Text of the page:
By Barbie Porter


Competitive bids, low interest rates, allowed the Frazee-Vergas School District to stretch the dollar and tackle additional projects this past summer by utilizing bond funds. Now, the school board is in early discussions of where focus should be for future projects.

“We’re not talking about time lines or money. We’re just talking.”

Superintendent Terry Karger

During the Budget and Facilities Committee meeting on Tuesday, Feb. 16 board members Tyler Trieglaff and Nathan Matejka met with Karger about potential upcoming projects. 

The school track was identified as needing work. Karger said it expired in 2016. Replacing the track has been discussed for some time by the past few boards. While the district has patched it up  several times, the wear is apparent with deep cracks showing. To pay for the project, Karger said a lease levy could be reviewed as one option.

The group then considered the rest of the complex, such as the scoreboard, lights and press box. Considerations were given to  teaming up with Scheels, Essentia or other businesses for potential donations or grant funding to tackle some of the project cost.

Shifting gears to the elementary, the committee discussed repurposing an unused room for a hands-on learning activity center.  The focus would be science, technology, engineering and mathematics, or commonly referred to as STEM. 

Karger said the vacant room was once a computer lab. Now that each student  has an assigned computer, the room is no longer used. 

Consideration for funding the STEM room was to use a portion of the second round of COVID-19 funds, if the district receives some.

At the high school, renovation to the media center was discussed. The committee discussed creating a STEM learning lab in part of it, which could also be used as a collaborative space for small groups or for tutoring. The library aspect would remain intact and available for students.

In November 2018 the school district passed a $3.5 million property tax levy for heating, ventilation and air condition improvements as well as other projects at the elementary. The ballot had three questions. The other two questions, which failed by a slight margin, tackled improvements the committee has its eye on for the future.  

The board went out for another referendum the following year to see if the public reconsidered and wanted to add onto the building project it approved in 2018. It failed.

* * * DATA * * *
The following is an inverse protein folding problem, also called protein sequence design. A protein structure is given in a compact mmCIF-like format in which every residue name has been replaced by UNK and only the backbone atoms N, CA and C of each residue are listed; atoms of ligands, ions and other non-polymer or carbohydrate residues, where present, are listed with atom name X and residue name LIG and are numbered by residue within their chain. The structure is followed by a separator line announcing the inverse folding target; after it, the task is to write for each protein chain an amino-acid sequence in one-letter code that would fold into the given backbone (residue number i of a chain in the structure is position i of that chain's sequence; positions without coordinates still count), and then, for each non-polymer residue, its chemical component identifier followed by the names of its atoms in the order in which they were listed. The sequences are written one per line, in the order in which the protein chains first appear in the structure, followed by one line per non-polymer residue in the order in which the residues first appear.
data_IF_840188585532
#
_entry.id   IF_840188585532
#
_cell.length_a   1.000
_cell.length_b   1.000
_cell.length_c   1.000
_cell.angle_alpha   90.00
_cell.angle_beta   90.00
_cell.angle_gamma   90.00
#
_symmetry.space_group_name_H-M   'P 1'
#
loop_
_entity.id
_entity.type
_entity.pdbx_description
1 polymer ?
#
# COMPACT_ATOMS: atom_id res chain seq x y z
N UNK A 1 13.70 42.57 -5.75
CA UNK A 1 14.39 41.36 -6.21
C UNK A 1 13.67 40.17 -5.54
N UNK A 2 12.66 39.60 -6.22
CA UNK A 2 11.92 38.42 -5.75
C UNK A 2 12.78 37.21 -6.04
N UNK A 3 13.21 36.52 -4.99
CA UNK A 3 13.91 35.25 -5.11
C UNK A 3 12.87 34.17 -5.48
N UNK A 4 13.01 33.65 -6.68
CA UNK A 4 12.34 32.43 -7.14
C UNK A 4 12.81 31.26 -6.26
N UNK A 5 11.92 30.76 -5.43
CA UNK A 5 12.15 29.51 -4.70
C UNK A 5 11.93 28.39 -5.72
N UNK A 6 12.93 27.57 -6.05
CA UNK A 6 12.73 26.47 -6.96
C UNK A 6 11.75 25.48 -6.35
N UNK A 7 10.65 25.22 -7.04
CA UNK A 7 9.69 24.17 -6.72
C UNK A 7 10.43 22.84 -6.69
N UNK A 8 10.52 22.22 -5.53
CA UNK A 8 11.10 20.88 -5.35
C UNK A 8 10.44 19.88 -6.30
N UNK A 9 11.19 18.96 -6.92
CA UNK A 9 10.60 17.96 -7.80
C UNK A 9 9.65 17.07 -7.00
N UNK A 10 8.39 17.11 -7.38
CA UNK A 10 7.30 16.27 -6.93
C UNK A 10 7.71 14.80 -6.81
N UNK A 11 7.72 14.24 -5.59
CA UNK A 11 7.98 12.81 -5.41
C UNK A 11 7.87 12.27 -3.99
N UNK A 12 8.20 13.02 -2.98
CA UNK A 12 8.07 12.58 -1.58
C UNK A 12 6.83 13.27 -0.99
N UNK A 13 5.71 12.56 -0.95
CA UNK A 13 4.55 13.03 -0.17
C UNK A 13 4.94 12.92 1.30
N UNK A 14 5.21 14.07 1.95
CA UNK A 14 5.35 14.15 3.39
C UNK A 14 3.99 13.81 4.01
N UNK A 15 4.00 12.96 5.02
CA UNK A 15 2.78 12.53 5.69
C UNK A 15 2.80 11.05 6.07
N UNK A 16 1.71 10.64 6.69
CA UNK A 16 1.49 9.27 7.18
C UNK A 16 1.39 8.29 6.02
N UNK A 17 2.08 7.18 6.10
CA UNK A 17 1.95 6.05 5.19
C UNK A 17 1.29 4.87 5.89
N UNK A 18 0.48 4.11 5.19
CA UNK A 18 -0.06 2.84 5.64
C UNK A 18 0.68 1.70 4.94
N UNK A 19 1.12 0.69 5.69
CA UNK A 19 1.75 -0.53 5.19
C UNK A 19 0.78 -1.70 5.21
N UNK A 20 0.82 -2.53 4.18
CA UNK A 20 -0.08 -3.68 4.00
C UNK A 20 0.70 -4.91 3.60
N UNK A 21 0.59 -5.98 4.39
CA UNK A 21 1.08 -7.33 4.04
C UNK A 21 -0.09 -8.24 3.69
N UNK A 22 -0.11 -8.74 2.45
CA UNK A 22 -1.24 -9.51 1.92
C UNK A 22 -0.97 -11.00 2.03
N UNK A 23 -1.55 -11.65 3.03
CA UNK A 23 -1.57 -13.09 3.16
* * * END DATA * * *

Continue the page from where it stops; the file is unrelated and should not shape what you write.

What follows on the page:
Perhaps the year postponement of starting the elementary renovation project was a blessing, because the district received lower than expected bids and interest rates.

In the spring of 2020, work began to install a heating and ventilation system throughout the elementary school, as well as replacing windows from the oldest section of the building. Installing walls in place of temporary ones that were made of bookcases was also done. 

Karger said the improvements from the levied dollars also allowed for new flooring to be installed in areas and second grade lockers were replaced. He explained the lockers were thin, and had trouble fitting winter gear. Now, the only classes with the thin model lockers are K-1.

The unexpected funding remaining from the bond also allowed the district to shift the office next to the front door, and create a secured entrance where visitors must enter a vestibule and then be allowed into the office for business. If warranted, a second door can be unlocked to allow visitors into the classroom section of the school.

A project yet to be done includes installing new ventilation between the stove and kitchen. Karger explained when the ceiling was replaced with the new HVAC system, code required the kitchen also be brought into compliance. He said that requirement was known before the project began, and the job is slated to be done this coming summer.

Projects outside of bond funding included new doors for the cafeteria and a multipurpose gym space. The doors were paid for through long-term maintenance funds, and insurance provided a small gym space that is set to hold a batting cage. The insurance funds came about after a heavy snowstorm collapsed a lean-to that was formerly in the location of the new gym space.

COVID-19 funds that have already been given to the district allowed the school to purchase a new vehicle. Karger said one SUV in the district fleet was set to expire, and COVID-19 funds allowed the school to replace it. There are stipulations in place, however. Karger explained the vehicle must be used during school hours for transportation of active COVID-19 students. Once the peacetime emergency concludes, the restrictions of how the vehicle can be used during school hours are removed. 

COVID-19 funds may also offer updates to the robotics and shop area. Karger said the instructor of those classes is creating a plan to improve the space, while allowing for appropriate distancing between students.

Big ticket items that were part of the referendum that the public didn’t approve included a secured entrance at the high school, remodeling the wrestling room and creating a commons area and building an auditorium. Karger made his opinion clear when he said, if the public wants those items then the referendum should be driven by the district residents. 

“But, it is good to be ready so that we are ready when the public is,” he said, adding having a long-range plan also helps as the district tackles smaller scale projects while keeping in mind the bigger picture.

As for the roofs, Karger said they are currently in good shape even though they are not under warranty. He added the district has funds embedded in long-term maintenance to be used when the time comes.

A full school board working session is planned for Monday, March 1 at 6 p.m.